• Bartlett’s Rata — this species is endemic to New Zealand with only three known forest remnants, near Cape Reinga. In 2012 there were only 25 adult Bartlett’s rata left in the wild. This was a decrease from the 34 mature individuals known in 1992. This species has been declared critically endangered by the ICUN and is threatened for many reasons:
    • The species is at severe risk from browsing animals and fire.
    • In the past, land clearance has also threatened this species.
    • The species is vulnerable due to minimal genetic variation in the population.
    • Bartlett’s rata requires cross pollination, and this combined with a decrease in the number of nectar-feeding birds to pollinate the flowers has led to low seed production.

The official response to the incursion will also have potential consequences for Māori communities. As Albie points out “Restrictions on moving plants between rohe is potentially of great concern to iwi, especially those that rely on the health of plant nurseries to sustain their peoples financially as well as iwi that have placed time and resource into environmental conservation efforts”.

"By no means is this prioritization strategy complete. There are many questions that need to be answered before we can begin to move on to asking the next logical set of questions".

“Knowing if and how myrtle rust affects the wood of infected trees will be important. We need to know if the traditional uses of these taonga will still be viable or even if we can still use the wood” says Albie.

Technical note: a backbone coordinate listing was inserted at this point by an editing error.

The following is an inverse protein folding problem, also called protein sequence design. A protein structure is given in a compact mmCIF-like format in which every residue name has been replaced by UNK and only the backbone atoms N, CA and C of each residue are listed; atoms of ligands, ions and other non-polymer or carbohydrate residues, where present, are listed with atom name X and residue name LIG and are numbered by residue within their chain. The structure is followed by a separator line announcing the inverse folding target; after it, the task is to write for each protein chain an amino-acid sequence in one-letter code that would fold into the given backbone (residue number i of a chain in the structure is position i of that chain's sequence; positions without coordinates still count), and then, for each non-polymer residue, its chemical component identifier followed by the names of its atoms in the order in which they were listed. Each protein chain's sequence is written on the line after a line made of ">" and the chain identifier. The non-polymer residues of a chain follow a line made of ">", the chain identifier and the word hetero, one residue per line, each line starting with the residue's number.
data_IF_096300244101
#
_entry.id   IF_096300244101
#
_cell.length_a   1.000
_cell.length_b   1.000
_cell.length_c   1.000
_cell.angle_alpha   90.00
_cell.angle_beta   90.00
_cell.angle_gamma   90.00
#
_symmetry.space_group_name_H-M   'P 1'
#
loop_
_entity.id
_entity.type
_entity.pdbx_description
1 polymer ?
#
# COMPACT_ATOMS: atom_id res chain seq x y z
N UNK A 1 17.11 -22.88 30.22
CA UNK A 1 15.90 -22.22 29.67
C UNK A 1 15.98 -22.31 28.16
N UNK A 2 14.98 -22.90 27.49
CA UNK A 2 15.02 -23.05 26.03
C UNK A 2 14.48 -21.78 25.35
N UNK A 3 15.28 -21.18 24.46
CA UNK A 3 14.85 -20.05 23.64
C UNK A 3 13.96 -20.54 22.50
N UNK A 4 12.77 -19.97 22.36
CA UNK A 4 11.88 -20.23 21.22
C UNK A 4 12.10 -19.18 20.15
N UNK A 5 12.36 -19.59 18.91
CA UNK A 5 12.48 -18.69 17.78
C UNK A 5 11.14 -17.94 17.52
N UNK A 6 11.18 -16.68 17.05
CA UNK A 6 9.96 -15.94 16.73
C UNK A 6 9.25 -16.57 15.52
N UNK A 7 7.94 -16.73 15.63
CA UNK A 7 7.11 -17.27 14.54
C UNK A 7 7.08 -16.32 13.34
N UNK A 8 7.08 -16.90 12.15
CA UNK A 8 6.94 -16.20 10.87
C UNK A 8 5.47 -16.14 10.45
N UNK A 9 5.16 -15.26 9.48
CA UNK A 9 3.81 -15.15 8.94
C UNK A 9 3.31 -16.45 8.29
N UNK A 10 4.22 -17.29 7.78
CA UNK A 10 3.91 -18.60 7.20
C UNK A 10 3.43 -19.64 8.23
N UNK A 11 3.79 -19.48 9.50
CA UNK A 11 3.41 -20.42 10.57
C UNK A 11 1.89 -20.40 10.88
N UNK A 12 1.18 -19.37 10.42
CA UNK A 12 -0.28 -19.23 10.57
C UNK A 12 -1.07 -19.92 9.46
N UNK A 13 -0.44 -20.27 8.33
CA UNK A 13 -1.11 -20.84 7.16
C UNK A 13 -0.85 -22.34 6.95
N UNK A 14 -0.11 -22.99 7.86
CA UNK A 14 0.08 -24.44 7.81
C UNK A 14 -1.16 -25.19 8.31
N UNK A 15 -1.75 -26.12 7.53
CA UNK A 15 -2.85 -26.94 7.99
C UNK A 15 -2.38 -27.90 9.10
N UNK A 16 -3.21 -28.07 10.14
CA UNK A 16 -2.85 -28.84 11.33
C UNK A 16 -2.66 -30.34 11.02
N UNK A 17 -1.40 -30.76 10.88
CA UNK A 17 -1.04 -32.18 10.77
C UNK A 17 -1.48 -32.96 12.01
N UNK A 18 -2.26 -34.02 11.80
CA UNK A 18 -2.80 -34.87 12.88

This work is important to both the indigenous as well as scientific communities interested in learning from one another through the sharing of knowledge, both traditional and modern.

References

Clark S 2011. Risk analysis of the Puccinia psidii/ Guava Rust fungal complex (including Uredo rangelii/Myrtle Rust) on nursery stock. Ministry of Agriculture and Forestry, Wellington, New Zealand.
Kriticos DJ, Leriche A. (2008). The current and future potential distribution of guava rust, Puccinia psidii in New Zealand. Rotorua, New Zealand: Scion. MAF Biosecurity New Zealand Technical Paper, (2009/28).
Loope L. (2010). A summary of information on the rust Puccinia psidii Winter (guava rust) with emphasis on means to prevent introduction of additional strains to Hawaii (No. 2010-1082, pp. 1-31). US Geological Survey.
Patterson J. (1994). Maori environmental virtues. Environmental Ethics, 16(4), 397-409.